Nature

It sure has been an unusual and unpredictable year, but I’m finding that I still have much to be grateful for in my daily life. Last January I began a notebook where I write every day about something that makes me thankful. Usually it is just a sentence or two, but often I have at least half a dozen things I want to write down. Not once have I had to hesitate. Even with a virus that shut down the world as we knew it, including my main sources of income, there were plenty of good things, fortunate things to appreciate.

Interestingly, I have not repeated any entries, and I’m well into my 11th month of daily notes. Imagine that, hundreds of things to be grateful for, and most of those are just the small stuff. It seems gratitude might be infinite.

As I walked the beach on this sunny day after an astronomical high tide so big it is referred to as a King Tide, I pondered the ways daily gratitude has altered my view of the world. I’ve always tended to be an optimist, believing in the best in people even when that feels difficult. I’ve had faith that people try to do their best and that bad decisions often come from a lack of good information. One of the reasons I’ve written this column for almost 20 years is that I believe people want to know more about the natural world but often don’t know where to begin.

As I stood watching the sun twinkle across the deep blue of the ocean I felt incredibly lucky to be able to step out my door and find this beauty nearby every single day. There are birds to watch, plants to enjoy, stars to gaze at and weather to wonder about.

On this day I could no longer deny that winter was on its way. The sand had that gray-white cast it gets as fall deepens into the coldest of seasons. The wrack line was full of washed-up scallop and quahog shells, seaweed and a multitude of odds and ends, including broken-up pieces of a wooden stairway that had obviously been new not too long ago. The wood had been splintered and twisted in the tossing of ferocious waves and wind, a reminder not to mess with Mother Nature when she’s in a nasty mood.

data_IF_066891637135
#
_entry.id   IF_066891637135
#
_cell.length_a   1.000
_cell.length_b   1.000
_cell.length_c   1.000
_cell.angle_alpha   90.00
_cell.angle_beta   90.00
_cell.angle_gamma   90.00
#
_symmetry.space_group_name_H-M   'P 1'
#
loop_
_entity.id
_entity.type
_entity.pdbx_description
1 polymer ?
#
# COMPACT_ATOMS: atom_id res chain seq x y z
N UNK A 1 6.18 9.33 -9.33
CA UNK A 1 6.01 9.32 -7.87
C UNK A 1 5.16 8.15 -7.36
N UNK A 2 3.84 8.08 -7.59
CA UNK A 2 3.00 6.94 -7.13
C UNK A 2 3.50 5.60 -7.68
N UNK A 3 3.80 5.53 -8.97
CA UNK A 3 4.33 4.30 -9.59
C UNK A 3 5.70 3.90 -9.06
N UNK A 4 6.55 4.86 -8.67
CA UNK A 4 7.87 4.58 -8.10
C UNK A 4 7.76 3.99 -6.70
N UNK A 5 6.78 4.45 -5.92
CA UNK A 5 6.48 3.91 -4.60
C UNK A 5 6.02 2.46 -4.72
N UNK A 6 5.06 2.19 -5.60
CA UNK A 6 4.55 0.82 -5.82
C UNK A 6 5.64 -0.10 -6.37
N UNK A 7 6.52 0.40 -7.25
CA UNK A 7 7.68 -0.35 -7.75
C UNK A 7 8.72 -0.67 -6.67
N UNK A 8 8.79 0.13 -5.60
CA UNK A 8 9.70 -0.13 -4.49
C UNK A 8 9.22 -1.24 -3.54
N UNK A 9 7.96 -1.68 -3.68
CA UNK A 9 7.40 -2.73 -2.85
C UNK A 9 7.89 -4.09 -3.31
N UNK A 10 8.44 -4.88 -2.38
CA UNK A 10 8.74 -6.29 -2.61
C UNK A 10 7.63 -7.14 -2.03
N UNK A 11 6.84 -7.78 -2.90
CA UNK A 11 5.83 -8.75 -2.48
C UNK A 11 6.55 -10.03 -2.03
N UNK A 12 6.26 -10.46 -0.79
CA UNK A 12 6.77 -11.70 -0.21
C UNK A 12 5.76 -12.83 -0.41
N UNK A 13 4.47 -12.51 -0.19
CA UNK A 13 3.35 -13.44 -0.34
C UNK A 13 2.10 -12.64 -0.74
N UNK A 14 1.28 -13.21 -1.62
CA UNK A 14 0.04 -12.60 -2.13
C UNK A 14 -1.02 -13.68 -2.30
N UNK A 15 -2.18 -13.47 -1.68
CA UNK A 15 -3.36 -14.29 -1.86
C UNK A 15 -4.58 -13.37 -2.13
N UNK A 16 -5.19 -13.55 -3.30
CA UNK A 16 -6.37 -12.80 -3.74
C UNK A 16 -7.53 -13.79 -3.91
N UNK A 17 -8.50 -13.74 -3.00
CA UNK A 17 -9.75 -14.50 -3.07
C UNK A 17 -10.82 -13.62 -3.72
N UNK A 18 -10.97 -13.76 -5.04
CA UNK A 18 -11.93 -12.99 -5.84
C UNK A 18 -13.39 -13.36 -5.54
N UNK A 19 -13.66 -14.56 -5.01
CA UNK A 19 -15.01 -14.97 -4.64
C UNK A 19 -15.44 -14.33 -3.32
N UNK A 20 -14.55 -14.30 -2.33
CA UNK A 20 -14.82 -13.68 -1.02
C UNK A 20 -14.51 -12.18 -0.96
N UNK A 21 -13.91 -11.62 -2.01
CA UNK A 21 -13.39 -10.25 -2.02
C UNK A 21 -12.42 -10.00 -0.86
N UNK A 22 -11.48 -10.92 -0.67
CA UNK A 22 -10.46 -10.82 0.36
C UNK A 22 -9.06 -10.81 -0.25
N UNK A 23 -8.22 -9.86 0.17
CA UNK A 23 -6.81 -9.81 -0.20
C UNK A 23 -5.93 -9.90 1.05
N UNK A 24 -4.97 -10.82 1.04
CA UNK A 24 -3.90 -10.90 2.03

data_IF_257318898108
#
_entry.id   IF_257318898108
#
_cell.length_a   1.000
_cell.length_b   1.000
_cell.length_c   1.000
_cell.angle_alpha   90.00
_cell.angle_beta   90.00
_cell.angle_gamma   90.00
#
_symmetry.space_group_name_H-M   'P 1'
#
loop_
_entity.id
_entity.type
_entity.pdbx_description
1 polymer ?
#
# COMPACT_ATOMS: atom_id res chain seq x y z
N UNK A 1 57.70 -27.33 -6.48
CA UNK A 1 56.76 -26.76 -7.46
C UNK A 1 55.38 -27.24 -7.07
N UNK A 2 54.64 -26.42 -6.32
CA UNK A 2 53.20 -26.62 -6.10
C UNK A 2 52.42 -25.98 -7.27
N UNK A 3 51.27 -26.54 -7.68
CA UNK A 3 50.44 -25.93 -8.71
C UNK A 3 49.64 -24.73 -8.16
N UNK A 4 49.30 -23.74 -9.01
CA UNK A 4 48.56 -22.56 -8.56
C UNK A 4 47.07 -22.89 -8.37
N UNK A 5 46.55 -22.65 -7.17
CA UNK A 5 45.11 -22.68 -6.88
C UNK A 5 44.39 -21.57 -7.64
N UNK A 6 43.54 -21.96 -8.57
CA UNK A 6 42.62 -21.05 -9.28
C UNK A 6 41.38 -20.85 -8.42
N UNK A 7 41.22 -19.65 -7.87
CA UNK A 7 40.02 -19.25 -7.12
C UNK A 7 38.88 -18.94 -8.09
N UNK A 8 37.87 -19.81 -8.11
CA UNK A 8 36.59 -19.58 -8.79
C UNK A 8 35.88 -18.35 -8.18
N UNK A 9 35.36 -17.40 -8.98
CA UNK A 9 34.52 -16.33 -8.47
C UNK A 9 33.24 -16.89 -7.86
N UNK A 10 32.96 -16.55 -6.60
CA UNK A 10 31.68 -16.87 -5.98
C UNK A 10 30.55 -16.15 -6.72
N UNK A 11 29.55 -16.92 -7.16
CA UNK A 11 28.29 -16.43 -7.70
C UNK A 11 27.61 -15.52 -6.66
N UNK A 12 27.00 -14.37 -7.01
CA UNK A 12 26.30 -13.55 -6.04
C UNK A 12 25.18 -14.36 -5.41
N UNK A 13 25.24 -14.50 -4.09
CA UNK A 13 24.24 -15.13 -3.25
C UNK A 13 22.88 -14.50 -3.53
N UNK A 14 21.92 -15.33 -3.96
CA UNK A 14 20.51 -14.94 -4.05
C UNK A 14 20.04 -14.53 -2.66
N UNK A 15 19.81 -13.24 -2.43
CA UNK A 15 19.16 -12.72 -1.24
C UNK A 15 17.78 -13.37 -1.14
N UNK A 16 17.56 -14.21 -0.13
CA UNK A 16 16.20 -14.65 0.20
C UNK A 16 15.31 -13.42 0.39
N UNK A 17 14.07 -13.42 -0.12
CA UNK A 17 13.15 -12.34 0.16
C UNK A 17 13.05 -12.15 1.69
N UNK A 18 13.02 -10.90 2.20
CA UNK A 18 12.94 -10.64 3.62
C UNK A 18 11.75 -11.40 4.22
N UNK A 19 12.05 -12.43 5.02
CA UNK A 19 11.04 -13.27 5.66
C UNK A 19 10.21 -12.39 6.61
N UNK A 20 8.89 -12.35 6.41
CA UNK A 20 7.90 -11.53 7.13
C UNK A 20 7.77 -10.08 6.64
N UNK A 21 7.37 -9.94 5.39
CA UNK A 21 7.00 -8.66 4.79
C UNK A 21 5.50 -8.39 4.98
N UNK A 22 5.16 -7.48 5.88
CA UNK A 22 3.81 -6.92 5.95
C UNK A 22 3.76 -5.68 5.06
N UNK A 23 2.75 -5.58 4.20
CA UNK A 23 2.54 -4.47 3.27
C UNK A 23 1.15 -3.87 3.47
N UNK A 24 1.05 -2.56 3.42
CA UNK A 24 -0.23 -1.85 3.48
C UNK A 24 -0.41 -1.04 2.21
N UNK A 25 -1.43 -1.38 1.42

Old and frayed molted feathers, crab shells and bits of horseshoe-crab shells were littered on the beach like toys a toddler left behind, no longer needed or wanted. There was a starkness in this, but as an old-timer who has weathered a few storms, I knew there was new life on the other side of what looked like destruction.

I headed up a path into the low dunes where the sand was filled with the dark brown sand mushrooms that pop up each fall. They were tired and dried out, but they had had their day in the sun, quite literally. There were the fluffy seed heads of goldenrod and the soft neutral colors of the spent but still strong dune grasses. As I walked, I found where the rabbit must hang out, if its little bunny nuggets were anything to go by. They were only in one area but abundant. I’m not sure how many rabbits live out in this dune area, but I know at least one does. I see it often. There are only two trees out here, a few Rosa rugosa bushes and lots of grassy areas, but it seems to have found a way to survive. There is a resident fox and also an occasional visit by a small pack of coyotes from across the channel, but it or its relatives somehow persist.

I am grateful for this rabbit, the fox, the deer that run through here and swim in the bay. I’m thankful for the vistas all around me, of sand and grass, water and clouds in a bright blue sky. Even the sight of a ferry boat makes me happy on this fine day when the temperature is cool, but I can still get away with just a sweatshirt and jeans.

Along my way I find a blooming beach pea in all its purple glory. I find a last yellow sheaf of blossoms on a goldenrod plant and stop to watch a small flock of snow buntings spin around overhead. As I leave the dunes I hear a sound that is not unusual in early fall, but it is so striking after the very cold night I wonder about the little creature making it. It sounds like a cricket or grasshopper. I don’t track it down, since I figure it is already in its end days. It doesn’t know that, though. It is singing away, all by itself, hoping to find that one last perfect mate that has been waiting just for it.

And somehow, that just made me smile all the way back down the beach. If a tiny insect can feel hopeful on a November day, so can we. And for that, I’m truly grateful. So many things, so many reasons to feel thankful, my heart is full as I sit down to write.

Happy Thanksgiving to all, and thank you for reading my columns. I appreciate it more than you know.

Mary Richmond is an artist, writer, naturalist, and educator who grew up on the Cape and lives in Hyannis. More information at www.capecodartandnature.com.

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